The Netflix Christmas That Wasn't, and a Look to 2013
Dec 27th 2012 11:07AM
Updated Dec 27th 2012 11:10AM
If you were wondering whether Netflix's service outage on Christmas Eve was a social experiment, it was not. I asked. Rather, I was informed that "according to the terms of service, there is no guarantee that the service will be available without interruption." When I asked if the representative could tell me what the company might do for me, or when the service might be restored, I was told that she had no further information but that I should refrain from calling back as hold times were very high.
Now, I am a friendly person, and very much possessed of the holiday spirit, but as a potential investor, I am very concerned. When options like Amazon.com's Prime and Redbox Instant -- the joint venture between Coinstar and Verizon -- are becoming serious alternatives, it continues to grow increasingly more difficult to remain a Netflix customer, let alone an investor. Let's explore the prospects for how the company will perform in the year ahead.
Amazon to blame?
According to Netflix, as reported by the Associated Press, the outage was caused by "some of Amazon's cloud infrastructure." The division of Amazon responsible is the company's Amazon Web Services (AWS) group that focuses on providing both server time and data storage to various other businesses. While the company has not released specific figures for this piece of its business, estimates locate annual revenue at around $1 billion. Forward-looking analysis suggests that there is significant upside possible. Andrew R. Jassy, head of AWS, told The New York Times, "We believe at the highest level that A.W.S. can be at least as big as our other businesses." Amazon made around $50 billion in revenue last year, making the AWS division responsible for a mere 2% of revenues; if the division grows as large as Jassy believes, that would represent a fiftyfold increase. He also told the Times that he believes that AWS is less than 10% of its eventual size, so the expected growth, while not well defined, is significant.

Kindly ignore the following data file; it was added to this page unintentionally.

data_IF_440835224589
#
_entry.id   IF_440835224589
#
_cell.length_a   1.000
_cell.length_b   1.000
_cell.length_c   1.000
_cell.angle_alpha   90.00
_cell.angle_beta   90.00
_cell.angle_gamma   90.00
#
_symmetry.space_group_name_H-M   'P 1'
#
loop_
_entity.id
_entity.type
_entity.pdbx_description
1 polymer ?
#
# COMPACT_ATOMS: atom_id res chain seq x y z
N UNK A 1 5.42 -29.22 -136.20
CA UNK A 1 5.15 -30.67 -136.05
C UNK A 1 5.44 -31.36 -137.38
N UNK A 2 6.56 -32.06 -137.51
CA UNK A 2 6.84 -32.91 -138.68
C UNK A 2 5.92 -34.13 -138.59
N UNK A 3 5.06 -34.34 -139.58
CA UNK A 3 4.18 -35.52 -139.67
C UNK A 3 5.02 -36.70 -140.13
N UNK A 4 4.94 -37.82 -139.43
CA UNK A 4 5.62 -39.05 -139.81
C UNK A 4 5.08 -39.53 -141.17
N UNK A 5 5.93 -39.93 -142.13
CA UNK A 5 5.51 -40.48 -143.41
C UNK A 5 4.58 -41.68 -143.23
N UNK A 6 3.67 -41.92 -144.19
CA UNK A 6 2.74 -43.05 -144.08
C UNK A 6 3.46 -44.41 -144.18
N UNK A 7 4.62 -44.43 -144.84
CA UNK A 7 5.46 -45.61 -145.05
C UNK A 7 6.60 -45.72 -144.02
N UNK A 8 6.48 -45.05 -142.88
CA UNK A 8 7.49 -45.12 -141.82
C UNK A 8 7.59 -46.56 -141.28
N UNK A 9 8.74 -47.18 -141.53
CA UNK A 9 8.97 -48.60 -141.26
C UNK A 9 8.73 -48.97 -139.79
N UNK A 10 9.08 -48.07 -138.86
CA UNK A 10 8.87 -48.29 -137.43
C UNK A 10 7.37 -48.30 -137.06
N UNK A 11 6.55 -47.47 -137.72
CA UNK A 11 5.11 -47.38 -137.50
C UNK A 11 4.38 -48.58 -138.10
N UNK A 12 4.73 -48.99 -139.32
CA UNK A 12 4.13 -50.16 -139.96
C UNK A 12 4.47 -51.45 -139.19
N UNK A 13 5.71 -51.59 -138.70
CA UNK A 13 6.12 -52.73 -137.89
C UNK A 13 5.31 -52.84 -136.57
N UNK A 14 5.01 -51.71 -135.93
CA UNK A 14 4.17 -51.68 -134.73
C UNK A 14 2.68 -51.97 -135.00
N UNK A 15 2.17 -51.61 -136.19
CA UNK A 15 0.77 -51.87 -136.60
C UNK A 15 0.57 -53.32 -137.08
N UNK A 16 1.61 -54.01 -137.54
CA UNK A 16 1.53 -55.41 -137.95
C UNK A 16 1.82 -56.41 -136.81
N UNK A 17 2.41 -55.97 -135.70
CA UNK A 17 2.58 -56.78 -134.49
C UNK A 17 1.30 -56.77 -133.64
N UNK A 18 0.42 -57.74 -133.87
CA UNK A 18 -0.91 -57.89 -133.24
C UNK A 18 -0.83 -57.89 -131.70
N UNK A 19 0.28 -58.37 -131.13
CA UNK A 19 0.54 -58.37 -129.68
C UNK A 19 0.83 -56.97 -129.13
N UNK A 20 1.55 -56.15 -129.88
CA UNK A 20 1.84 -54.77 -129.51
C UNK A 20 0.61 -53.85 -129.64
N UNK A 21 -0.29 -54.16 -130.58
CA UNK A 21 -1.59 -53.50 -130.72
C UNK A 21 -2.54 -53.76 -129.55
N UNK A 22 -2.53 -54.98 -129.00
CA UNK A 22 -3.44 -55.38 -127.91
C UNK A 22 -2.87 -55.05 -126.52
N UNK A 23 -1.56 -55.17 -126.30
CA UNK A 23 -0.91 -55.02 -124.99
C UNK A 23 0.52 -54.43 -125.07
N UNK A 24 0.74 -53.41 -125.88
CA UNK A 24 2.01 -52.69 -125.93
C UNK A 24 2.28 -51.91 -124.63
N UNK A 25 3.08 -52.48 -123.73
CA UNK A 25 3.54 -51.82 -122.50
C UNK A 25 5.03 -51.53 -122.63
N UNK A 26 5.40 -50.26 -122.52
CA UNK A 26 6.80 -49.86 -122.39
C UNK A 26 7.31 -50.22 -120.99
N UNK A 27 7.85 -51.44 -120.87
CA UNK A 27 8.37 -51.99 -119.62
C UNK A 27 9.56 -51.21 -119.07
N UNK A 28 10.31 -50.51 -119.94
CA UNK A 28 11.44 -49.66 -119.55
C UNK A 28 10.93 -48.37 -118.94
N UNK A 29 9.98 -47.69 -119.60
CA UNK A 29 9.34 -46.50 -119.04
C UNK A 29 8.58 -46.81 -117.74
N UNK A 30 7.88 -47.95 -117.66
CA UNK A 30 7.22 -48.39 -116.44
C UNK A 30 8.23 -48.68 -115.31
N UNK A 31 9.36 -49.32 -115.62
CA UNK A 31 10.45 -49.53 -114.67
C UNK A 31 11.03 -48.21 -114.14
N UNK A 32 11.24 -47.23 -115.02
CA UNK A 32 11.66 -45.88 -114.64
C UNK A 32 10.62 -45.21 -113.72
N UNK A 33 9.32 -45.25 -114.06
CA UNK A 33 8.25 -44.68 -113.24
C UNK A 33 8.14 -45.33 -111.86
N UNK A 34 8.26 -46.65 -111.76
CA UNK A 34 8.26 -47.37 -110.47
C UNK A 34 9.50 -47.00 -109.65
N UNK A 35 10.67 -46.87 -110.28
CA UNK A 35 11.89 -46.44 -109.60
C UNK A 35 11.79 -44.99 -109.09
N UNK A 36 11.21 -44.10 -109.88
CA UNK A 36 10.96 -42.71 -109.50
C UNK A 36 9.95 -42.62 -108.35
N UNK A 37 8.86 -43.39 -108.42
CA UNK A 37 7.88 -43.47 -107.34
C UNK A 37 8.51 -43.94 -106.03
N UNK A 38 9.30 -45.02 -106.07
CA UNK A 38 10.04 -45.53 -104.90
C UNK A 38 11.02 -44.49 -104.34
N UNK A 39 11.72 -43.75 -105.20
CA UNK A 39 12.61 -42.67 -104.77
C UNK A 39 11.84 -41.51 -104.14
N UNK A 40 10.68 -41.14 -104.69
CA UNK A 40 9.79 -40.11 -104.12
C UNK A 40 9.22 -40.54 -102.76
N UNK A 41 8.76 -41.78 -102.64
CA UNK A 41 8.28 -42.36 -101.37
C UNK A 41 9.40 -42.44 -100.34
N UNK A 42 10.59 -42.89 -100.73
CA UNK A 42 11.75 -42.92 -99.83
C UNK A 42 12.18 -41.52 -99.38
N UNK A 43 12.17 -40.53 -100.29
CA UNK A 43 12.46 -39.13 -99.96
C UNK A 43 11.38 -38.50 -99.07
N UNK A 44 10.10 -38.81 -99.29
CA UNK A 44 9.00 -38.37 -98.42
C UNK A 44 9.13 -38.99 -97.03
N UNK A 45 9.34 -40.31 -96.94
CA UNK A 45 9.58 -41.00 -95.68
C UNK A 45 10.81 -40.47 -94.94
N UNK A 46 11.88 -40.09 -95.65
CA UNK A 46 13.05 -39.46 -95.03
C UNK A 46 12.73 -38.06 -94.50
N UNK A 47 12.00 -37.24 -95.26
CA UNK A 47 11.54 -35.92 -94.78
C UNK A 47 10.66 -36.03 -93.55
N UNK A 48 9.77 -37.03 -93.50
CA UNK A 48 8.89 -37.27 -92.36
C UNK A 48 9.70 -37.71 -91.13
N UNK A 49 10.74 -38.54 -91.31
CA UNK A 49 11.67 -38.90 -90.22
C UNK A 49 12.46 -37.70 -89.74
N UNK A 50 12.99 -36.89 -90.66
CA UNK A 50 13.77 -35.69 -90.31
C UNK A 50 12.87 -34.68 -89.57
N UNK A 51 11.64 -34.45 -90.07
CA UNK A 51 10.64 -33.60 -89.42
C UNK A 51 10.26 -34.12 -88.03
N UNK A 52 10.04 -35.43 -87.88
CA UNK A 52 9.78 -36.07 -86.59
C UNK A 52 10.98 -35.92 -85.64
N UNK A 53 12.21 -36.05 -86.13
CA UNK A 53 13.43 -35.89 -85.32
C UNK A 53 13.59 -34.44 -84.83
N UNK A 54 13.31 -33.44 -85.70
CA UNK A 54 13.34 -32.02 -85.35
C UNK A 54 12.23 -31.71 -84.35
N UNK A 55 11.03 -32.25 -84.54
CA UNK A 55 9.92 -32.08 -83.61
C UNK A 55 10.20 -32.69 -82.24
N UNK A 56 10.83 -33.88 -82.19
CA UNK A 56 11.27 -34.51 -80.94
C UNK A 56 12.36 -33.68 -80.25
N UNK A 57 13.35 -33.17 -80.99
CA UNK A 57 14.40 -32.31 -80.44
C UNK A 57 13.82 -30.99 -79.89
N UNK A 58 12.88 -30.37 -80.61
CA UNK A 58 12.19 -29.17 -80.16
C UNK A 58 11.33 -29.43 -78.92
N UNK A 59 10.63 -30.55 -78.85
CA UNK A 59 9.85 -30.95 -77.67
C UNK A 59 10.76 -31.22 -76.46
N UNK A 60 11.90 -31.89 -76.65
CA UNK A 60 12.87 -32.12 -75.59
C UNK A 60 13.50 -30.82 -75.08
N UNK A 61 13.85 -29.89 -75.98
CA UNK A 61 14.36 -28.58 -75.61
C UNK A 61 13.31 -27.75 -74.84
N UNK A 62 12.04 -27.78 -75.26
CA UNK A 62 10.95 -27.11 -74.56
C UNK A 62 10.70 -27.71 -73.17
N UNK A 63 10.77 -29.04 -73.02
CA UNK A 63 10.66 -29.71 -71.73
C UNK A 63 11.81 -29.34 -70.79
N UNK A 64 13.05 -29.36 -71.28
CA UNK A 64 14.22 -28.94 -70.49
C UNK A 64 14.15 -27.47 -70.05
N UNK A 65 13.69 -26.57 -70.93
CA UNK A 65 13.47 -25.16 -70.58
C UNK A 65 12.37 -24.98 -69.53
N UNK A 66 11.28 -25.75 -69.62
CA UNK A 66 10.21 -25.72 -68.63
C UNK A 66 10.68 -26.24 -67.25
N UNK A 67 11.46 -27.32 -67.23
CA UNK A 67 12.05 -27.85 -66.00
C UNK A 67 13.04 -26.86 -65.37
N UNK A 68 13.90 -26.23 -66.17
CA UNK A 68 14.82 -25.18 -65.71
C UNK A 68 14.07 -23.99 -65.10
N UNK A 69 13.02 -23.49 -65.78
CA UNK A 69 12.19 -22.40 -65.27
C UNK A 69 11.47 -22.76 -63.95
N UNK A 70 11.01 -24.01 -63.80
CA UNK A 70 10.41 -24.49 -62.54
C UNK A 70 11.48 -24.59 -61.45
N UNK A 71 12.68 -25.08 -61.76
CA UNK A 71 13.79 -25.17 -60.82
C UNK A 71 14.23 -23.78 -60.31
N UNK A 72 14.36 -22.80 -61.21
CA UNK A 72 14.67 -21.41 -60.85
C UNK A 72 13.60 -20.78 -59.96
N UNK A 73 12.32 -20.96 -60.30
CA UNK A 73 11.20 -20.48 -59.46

The two companies are supposedly working together to prevent a recurrence of the problem, whose impact a Netflix spokesperson is quoted as saying was felt "across the Americas." It seems that at a time during which competition is rising, however, Netflix would have planned more thoroughly, or at least planned a better message to the public. The company's Twitter posting simply read, "We're sorry for the Christmas Eve outage. Terrible timing! Engineers are working on it now. Stay tuned to @Netflixhelps for updates."
In addition to Amazon Prime, Redbox Instant, once it is released, is likely to be one of the biggest threats to Netflix. One of the hallmarks of the new service will be the ability to seamlessly switch from streaming to physical DVD options; both are included in most packages. While the bulk of Netflix customers opt for streaming alone, the availability of certain new releases on disk before they become available as streaming options should give the new service a competitive advantage. While there were hopes that service might be rolled out in time for the holiday season, the release was delayed until early next year.